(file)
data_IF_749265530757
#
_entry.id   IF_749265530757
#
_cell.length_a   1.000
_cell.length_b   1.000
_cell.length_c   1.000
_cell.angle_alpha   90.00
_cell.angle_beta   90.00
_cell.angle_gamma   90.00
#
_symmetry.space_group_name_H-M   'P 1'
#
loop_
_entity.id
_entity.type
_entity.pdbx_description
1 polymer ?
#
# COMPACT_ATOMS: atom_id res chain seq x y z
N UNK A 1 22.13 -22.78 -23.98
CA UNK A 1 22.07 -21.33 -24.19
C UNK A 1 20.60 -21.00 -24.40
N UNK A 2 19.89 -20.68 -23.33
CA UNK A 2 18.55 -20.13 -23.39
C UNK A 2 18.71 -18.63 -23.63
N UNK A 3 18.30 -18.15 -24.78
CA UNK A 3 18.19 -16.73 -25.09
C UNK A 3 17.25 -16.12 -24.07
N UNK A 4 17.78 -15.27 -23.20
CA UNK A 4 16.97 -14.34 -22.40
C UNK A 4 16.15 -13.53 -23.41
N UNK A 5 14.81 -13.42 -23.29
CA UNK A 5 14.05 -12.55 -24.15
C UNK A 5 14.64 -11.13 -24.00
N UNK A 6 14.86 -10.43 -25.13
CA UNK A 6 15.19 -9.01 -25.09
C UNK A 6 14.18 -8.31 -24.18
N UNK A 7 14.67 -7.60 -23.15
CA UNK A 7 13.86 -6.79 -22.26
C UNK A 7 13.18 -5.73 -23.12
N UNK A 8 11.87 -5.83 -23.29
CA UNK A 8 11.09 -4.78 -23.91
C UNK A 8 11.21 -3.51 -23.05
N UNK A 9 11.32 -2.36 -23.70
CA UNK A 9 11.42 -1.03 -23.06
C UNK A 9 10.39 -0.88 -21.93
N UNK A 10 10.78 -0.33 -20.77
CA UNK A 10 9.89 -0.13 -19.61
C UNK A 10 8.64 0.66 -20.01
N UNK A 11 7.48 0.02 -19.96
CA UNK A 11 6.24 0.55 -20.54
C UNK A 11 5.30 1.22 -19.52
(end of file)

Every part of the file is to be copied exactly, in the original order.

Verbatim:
data_IF_749265530757
#
_entry.id   IF_749265530757
#
_cell.length_a   1.000
_cell.length_b   1.000
_cell.length_c   1.000
_cell.angle_alpha   90.00
_cell.angle_beta   90.00
_cell.angle_gamma   90.00
#
_symmetry.space_group_name_H-M   'P 1'
#
loop_
_entity.id
_entity.type
_entity.pdbx_description
1 polymer ?
#
# COMPACT_ATOMS: atom_id res chain seq x y z
N UNK A 1 22.13 -22.78 -23.98
CA UNK A 1 22.07 -21.33 -24.19
C UNK A 1 20.60 -21.00 -24.40
N UNK A 2 19.89 -20.68 -23.33
CA UNK A 2 18.55 -20.13 -23.39
C UNK A 2 18.71 -18.63 -23.63
N UNK A 3 18.30 -18.15 -24.78
CA UNK A 3 18.19 -16.73 -25.09
C UNK A 3 17.25 -16.12 -24.07
N UNK A 4 17.78 -15.27 -23.20
CA UNK A 4 16.97 -14.34 -22.40
C UNK A 4 16.15 -13.53 -23.41
N UNK A 5 14.81 -13.42 -23.29
CA UNK A 5 14.05 -12.55 -24.15
C UNK A 5 14.64 -11.13 -24.00
N UNK A 6 14.86 -10.43 -25.13
CA UNK A 6 15.19 -9.01 -25.09
C UNK A 6 14.18 -8.31 -24.18
N UNK A 7 14.67 -7.60 -23.15
CA UNK A 7 13.86 -6.79 -22.26
C UNK A 7 13.18 -5.73 -23.12
N UNK A 8 11.87 -5.83 -23.29
CA UNK A 8 11.09 -4.78 -23.91
C UNK A 8 11.21 -3.51 -23.05
N UNK A 9 11.32 -2.36 -23.70
CA UNK A 9 11.42 -1.03 -23.06
C UNK A 9 10.39 -0.88 -21.93
N UNK A 10 10.78 -0.33 -20.77
CA UNK A 10 9.89 -0.13 -19.61
C UNK A 10 8.64 0.66 -20.01
N UNK A 11 7.48 0.02 -19.96
CA UNK A 11 6.24 0.55 -20.54
C UNK A 11 5.30 1.22 -19.52